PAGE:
Should students be allowed to listen to music during class?

In an Instagram ( poll of 155 VHS students, the majority said that they listened to music during class. Graphic by: Alejandro Hernandez

Alejandro Hernandez

Students and teachers explain their positions on earbuds during class time

Does music distract students or help them concentrate in class? According to an Instagram poll (taken from of 154 VHS students, 86 percent of respondents (132 responses) said they listened to music during class time, while 14 percent (22 responses) said they did not. Similarly to cell phones, in class music listening is not subject to any school wide policy or prohibition. It is up to individual teachers to decide whether or not students can listen to music in the classroom.

Junior Morgan Hirschhorn is in favor of students being allowed to listen to music during class time. Hirshhorn said, “It [listening to music in class] can help focus when doing individual work but when the teacher is talking it distracts me.” 

This is supported by a Stanford University study, which found that “music engages the areas of the brain involved with paying attention.” However, the study was performed using classical music. According to one report, listening to music with lyrics impaired reading comprehension.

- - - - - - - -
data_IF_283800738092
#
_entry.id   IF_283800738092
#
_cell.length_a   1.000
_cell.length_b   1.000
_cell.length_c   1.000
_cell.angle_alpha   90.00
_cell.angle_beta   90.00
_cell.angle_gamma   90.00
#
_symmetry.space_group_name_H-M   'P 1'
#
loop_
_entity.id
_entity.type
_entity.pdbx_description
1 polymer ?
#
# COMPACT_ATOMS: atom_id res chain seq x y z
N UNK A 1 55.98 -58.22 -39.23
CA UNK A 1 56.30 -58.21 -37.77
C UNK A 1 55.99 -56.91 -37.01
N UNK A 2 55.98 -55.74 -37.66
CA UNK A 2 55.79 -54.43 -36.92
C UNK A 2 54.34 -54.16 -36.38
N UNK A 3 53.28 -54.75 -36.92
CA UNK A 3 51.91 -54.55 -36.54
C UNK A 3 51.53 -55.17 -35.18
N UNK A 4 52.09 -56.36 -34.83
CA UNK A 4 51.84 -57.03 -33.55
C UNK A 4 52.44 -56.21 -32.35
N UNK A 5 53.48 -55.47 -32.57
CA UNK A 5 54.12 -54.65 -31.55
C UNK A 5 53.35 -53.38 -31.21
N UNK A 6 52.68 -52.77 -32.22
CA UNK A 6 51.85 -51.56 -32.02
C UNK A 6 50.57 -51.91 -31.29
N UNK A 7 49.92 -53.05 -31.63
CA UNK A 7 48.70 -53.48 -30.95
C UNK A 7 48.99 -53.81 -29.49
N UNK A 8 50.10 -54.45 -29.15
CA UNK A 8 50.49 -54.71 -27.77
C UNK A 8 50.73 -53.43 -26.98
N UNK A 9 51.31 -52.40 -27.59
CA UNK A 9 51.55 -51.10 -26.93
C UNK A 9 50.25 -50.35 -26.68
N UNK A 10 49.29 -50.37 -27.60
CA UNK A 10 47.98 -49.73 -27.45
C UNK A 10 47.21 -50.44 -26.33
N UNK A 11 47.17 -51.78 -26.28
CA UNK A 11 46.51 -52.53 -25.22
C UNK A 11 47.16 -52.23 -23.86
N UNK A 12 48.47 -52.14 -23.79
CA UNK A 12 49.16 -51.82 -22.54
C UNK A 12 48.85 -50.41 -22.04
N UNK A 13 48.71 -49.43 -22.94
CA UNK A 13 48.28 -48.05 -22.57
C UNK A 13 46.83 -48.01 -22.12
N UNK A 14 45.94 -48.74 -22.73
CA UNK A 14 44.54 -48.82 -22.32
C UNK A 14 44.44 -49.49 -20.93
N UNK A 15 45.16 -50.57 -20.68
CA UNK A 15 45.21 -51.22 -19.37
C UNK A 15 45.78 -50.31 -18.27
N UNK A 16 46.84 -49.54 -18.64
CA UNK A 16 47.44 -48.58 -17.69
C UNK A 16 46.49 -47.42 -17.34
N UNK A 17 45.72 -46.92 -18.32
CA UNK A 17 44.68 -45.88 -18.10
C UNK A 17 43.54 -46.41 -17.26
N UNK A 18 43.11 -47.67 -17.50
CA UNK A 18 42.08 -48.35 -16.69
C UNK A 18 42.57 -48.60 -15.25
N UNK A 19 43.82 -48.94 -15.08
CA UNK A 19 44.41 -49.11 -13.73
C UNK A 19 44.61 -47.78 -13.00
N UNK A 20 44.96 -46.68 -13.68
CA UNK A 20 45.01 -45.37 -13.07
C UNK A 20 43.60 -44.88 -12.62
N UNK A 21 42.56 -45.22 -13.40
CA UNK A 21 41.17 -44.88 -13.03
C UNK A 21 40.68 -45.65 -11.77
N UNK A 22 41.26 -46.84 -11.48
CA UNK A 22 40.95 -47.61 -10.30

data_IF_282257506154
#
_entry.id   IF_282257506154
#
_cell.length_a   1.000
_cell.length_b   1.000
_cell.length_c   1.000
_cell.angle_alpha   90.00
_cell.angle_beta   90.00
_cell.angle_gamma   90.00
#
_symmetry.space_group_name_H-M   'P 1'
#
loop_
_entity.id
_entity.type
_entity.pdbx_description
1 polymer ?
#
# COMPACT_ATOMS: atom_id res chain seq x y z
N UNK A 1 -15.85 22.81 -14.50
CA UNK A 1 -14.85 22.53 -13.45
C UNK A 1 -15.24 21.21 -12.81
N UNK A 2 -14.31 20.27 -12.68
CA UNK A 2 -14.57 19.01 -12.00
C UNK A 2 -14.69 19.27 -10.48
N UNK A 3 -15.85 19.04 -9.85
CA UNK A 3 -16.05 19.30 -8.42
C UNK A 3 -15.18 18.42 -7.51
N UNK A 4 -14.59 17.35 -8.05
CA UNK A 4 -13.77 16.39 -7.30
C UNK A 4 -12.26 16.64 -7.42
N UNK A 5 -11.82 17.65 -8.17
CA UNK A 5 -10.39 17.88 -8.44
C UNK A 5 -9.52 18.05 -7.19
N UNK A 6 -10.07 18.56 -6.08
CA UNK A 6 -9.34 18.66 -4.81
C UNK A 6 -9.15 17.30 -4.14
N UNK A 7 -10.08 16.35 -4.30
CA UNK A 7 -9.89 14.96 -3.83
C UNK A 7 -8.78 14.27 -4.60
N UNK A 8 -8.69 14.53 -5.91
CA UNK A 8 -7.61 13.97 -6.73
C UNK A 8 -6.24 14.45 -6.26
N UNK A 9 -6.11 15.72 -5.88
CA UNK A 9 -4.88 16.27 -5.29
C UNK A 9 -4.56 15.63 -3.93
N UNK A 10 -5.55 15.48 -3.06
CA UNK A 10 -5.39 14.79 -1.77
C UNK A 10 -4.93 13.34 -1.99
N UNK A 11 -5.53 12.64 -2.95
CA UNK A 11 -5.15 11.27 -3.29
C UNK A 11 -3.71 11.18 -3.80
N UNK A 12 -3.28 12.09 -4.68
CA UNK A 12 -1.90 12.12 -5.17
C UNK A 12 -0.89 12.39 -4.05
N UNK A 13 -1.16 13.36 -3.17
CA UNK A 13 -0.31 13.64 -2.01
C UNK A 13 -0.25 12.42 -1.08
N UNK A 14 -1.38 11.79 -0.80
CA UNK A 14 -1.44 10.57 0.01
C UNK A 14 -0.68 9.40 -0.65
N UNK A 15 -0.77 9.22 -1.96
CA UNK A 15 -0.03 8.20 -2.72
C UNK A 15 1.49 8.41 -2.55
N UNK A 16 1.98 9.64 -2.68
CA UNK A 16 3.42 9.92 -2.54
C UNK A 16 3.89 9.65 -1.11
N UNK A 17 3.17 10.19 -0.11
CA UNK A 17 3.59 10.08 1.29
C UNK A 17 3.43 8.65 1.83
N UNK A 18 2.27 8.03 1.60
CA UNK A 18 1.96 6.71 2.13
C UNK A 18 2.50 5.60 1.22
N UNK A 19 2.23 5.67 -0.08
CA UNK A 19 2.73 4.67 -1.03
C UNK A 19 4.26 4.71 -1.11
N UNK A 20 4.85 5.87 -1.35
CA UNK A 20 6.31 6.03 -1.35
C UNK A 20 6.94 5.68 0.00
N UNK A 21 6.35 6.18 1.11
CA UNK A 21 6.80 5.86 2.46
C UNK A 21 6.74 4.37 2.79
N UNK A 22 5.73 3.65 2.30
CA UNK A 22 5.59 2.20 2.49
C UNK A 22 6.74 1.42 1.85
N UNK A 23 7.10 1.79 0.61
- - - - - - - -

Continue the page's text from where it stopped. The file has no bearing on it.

Senior Zacharias Lopez said, “They [people who listen to music during class] might be distracted if they have both headphones in or maybe they didn’t want to learn in the first place.” 

VHS Math teacher Pierre Chamaa said, “If you’re listening to music you cannot pay attention to what the teacher is telling you.” According to a Google Forms poll of 31 VHS teachers, 32 percent of respondents (10 responses) think that music distracts students, 36 percent (11 responses) do not think that music distracts students and 32 percent (10 responses) have no opinion.

VHS English teacher Elizabeth Mainz said, “I love music! It can help me concentrate and focus on a task, especially reading or writing, and I assume it can have the same effect for other people!” Photo by: Alejandro Hernandez

Lopez said, “But it’s not always music distracting students, it could be something else. There are days when I can’t learn because my mind is distracted by noises from outside the classroom or even thinking about other things.”

VHS Agriculture Business Pathway teacher Amy Lewandoski said, “For certain activities it is fine– however the constant use, especially when studying can create a handicap in retention on tests where music and headphones are not allowed, such as on State tests.” According to a Google Forms poll of 31 VHS teachers, 36 percent of teachers (11 responses) don’t allow their students to listen to music during class, 32 percent (10 responses) do and 32 percent (10 responses) do, but only sometimes.